At first I didn’t think twice about the cover. It’s a little indistinct, and seems to be a bit of an understatement.
The blurred and featureless face represents all the unnamed victims of Nigeria’s war torn and politically corrupt landscape.
The more emotional personal story gets a wee bit buried by all the politics, but then that is and was the reality of Nigeria. The corruption of government and the way they walk hand in hand with the oil companies, and now with terrorists, with no regard for people or landscape.
At the time of Paul’s disappearance the country is in a state of unrest. People disappear into thin air without any trace.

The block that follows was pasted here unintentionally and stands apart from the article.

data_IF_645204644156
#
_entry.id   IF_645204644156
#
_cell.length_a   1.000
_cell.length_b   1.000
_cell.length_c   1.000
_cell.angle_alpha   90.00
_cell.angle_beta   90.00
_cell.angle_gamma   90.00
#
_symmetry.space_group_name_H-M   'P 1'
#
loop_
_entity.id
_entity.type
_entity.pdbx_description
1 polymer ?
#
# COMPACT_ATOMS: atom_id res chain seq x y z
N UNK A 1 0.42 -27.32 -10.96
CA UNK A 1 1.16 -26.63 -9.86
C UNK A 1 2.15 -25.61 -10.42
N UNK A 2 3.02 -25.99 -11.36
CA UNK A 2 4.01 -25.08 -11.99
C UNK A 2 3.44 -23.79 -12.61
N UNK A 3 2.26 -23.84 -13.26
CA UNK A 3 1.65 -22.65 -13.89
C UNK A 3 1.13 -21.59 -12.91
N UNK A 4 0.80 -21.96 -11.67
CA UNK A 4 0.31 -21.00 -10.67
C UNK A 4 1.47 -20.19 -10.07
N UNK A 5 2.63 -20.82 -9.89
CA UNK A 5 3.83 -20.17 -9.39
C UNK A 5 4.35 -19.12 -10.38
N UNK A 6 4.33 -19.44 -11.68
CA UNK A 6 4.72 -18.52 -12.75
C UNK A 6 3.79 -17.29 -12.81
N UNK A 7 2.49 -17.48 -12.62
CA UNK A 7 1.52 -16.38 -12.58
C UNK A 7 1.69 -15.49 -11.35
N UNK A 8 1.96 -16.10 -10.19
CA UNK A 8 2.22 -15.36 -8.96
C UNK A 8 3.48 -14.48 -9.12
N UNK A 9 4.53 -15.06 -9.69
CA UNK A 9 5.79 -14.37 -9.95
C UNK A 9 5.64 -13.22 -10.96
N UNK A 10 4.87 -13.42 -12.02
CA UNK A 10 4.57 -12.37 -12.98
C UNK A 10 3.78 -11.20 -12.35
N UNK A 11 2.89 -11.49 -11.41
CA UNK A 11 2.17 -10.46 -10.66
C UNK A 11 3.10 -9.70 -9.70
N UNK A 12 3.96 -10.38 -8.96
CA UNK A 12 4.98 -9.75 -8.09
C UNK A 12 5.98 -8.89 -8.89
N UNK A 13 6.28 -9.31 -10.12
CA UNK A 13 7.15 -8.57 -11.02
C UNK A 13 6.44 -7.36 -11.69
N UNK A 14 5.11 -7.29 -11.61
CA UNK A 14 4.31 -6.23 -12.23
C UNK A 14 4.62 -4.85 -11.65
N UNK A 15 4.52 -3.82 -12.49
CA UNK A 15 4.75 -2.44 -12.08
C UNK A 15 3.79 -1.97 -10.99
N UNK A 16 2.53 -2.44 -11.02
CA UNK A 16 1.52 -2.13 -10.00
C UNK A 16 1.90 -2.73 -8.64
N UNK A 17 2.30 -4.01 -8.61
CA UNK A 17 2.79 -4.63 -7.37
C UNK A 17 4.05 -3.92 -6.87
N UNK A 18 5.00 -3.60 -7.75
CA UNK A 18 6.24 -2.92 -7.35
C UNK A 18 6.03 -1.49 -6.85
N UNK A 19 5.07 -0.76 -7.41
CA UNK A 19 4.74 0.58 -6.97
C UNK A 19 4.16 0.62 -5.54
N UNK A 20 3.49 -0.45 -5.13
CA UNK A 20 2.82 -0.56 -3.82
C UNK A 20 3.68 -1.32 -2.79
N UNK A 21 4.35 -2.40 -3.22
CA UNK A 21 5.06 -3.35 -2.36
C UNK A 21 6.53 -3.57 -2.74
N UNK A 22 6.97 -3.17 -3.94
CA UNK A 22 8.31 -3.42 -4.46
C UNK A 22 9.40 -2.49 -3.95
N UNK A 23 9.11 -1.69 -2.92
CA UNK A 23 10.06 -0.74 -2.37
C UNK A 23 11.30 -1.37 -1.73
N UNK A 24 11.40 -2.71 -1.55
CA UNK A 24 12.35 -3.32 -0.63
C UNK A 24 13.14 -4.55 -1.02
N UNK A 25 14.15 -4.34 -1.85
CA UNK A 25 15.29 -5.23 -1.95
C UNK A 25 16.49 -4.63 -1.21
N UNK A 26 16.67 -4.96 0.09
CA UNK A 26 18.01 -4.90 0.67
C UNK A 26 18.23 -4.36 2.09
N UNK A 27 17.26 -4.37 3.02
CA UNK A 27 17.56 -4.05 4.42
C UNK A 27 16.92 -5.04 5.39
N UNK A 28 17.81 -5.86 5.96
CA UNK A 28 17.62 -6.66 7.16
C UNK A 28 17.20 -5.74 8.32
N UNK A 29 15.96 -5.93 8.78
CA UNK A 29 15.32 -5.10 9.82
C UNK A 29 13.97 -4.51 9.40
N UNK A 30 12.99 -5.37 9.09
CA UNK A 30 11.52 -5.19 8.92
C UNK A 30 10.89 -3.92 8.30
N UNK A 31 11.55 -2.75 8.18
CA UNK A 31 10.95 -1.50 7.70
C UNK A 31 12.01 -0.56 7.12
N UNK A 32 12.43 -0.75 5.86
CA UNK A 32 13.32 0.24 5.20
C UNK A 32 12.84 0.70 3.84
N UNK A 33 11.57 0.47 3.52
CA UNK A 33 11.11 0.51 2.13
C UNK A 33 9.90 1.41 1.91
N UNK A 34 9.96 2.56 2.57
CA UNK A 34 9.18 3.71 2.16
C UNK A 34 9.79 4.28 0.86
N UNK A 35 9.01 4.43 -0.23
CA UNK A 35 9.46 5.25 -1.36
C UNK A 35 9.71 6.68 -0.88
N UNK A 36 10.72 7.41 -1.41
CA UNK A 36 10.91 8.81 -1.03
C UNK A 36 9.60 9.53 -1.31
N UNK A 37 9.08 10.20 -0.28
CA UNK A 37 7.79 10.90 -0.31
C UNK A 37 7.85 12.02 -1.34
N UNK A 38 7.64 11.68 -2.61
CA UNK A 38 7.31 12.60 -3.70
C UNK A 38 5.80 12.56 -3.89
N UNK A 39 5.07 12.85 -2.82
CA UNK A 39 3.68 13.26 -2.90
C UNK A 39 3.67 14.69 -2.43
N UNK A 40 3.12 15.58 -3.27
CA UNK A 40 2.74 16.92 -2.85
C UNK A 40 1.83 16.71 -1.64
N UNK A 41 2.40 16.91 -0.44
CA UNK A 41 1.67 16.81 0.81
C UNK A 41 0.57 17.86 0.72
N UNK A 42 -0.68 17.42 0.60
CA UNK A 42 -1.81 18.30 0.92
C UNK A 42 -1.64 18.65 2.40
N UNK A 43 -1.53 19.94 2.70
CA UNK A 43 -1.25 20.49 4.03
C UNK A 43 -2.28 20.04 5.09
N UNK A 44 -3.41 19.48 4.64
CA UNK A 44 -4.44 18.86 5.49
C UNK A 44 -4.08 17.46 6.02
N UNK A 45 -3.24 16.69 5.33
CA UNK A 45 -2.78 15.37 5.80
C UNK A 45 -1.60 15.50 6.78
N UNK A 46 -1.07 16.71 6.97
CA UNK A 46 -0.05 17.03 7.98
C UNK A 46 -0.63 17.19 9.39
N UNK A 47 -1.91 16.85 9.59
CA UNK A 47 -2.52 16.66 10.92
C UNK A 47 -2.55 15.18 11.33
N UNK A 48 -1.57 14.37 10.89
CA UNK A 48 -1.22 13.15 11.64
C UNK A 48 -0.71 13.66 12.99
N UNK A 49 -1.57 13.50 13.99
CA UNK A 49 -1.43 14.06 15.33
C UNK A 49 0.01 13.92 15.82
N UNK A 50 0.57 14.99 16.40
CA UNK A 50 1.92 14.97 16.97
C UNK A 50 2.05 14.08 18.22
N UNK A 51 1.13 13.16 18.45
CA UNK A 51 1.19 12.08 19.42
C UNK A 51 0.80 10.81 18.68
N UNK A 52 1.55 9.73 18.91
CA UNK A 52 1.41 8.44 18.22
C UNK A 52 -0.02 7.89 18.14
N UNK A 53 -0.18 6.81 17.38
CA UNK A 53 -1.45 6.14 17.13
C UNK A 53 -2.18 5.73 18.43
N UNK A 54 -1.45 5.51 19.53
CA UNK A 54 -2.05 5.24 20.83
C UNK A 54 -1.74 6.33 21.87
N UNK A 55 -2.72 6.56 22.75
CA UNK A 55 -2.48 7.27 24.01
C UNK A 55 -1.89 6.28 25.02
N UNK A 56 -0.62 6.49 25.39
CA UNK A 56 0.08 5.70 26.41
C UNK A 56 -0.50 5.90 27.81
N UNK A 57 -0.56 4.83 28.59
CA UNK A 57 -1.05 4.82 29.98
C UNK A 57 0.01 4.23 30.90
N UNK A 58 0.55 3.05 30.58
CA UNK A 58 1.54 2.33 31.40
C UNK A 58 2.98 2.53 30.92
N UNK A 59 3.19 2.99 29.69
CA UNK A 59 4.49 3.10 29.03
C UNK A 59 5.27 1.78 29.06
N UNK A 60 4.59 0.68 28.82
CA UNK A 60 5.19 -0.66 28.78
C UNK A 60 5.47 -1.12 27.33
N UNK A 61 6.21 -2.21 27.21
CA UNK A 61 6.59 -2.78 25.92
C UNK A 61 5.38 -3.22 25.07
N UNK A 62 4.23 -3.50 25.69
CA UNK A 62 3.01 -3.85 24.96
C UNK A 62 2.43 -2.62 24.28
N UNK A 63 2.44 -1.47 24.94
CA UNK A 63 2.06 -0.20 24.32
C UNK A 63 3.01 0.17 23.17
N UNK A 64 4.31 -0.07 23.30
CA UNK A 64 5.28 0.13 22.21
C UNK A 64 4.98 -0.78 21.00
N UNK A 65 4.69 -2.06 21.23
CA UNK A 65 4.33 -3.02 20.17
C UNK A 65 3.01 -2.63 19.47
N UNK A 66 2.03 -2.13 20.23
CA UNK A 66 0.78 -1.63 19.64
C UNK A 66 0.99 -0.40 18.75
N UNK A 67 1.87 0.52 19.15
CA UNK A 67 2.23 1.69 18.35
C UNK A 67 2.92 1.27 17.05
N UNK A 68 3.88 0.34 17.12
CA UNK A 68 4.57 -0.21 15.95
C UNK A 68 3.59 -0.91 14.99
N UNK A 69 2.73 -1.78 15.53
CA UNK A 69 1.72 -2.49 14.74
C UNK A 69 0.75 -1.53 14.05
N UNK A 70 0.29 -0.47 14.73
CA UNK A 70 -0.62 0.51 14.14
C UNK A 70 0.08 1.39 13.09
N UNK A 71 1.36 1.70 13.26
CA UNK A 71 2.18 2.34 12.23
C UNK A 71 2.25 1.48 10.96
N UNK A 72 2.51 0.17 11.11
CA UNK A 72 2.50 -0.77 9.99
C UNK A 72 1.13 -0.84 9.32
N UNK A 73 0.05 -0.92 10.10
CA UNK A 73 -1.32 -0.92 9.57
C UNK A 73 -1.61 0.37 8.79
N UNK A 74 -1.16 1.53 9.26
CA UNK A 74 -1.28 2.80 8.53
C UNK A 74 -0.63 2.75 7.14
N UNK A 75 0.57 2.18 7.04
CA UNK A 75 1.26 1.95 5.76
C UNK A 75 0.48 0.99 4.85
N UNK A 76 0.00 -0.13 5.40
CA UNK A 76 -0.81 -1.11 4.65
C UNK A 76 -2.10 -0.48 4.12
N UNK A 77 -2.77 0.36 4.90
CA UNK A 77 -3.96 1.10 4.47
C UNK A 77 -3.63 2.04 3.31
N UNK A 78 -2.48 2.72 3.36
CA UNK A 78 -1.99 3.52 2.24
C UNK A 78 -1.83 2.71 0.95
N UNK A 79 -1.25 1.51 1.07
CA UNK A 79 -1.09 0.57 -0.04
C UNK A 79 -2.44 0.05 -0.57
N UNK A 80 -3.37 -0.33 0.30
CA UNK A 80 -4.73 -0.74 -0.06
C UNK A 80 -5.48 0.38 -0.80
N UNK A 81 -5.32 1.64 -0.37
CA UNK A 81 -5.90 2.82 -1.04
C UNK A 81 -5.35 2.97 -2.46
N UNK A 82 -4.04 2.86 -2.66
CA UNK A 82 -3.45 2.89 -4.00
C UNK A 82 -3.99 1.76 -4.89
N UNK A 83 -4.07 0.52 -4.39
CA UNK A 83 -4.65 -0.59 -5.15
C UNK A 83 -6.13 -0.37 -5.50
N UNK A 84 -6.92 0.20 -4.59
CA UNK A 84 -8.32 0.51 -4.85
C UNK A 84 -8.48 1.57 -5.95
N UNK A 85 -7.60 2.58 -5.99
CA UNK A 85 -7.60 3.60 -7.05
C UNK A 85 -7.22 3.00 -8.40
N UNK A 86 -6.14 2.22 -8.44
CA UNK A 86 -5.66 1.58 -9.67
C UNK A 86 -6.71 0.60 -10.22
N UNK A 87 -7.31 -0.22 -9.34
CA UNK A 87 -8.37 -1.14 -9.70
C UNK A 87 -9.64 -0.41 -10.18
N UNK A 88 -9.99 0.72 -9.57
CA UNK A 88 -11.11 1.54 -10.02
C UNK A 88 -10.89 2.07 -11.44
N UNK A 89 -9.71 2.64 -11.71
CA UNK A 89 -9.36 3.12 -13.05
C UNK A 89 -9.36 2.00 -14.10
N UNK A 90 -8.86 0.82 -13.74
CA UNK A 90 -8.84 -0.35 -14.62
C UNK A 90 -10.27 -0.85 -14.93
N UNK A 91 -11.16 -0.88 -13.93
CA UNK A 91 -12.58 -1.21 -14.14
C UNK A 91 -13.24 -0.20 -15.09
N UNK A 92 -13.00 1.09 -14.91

In the end the solution and reason for his disappearance has become irrelevant. The family just need and want to know whether or not he is dead or alive. All the assumptions and theories they have tossed around over the years. The guilt, the despair and all the unanswered questions. The truth comes as a relief.
There seems to be a disconnect between the emotional side of the story and the bulk of factual information. It interferes with the flow of the story. I think if the author irons out this articular wrinkle he could produce a poignant and memorable piece of work.